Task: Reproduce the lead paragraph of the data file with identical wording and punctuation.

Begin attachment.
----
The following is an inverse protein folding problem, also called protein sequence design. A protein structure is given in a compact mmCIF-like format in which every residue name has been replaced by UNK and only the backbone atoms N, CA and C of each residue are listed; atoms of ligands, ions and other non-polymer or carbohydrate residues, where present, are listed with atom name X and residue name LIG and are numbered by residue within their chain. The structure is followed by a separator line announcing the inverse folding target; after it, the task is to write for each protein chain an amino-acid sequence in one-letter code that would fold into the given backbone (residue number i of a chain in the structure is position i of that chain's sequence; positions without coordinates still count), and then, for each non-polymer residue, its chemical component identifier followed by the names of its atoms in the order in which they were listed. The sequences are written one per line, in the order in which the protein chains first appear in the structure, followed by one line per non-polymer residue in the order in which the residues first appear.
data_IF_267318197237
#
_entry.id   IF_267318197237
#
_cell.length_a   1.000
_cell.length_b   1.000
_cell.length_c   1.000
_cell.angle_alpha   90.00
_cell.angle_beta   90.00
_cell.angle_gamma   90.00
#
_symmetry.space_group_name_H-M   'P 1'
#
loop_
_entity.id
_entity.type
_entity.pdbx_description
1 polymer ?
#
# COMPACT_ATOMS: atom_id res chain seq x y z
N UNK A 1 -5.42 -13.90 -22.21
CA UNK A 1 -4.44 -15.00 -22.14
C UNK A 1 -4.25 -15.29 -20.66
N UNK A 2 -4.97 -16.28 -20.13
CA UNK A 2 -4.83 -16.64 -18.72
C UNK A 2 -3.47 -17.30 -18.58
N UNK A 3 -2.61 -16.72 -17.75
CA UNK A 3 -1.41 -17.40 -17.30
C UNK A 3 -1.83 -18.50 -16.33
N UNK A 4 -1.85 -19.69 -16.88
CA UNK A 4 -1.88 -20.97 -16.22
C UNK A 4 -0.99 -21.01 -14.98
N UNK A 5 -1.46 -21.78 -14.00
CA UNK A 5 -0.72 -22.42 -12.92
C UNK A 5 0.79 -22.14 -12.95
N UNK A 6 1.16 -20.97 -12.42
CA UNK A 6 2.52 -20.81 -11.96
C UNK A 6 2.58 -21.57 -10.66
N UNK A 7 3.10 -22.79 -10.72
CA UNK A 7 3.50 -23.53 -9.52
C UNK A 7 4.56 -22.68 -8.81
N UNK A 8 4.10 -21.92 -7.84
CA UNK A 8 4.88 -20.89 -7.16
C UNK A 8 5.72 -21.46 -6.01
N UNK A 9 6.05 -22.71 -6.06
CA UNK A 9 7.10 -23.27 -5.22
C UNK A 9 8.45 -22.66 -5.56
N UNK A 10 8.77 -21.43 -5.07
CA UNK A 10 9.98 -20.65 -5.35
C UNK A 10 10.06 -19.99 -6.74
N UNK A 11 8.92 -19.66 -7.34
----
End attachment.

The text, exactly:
The following is an inverse protein folding problem, also called protein sequence design. A protein structure is given in a compact mmCIF-like format in which every residue name has been replaced by UNK and only the backbone atoms N, CA and C of each residue are listed; atoms of ligands, ions and other non-polymer or carbohydrate residues, where present, are listed with atom name X and residue name LIG and are numbered by residue within their chain. The structure is followed by a separator line announcing the inverse folding target; after it, the task is to write for each protein chain an amino-acid sequence in one-letter code that would fold into the given backbone (residue number i of a chain in the structure is position i of that chain's sequence; positions without coordinates still count), and then, for each non-polymer residue, its chemical component identifier followed by the names of its atoms in the order in which they were listed. The sequences are written one per line, in the order in which the protein chains first appear in the structure, followed by one line per non-polymer residue in the order in which the residues first appear.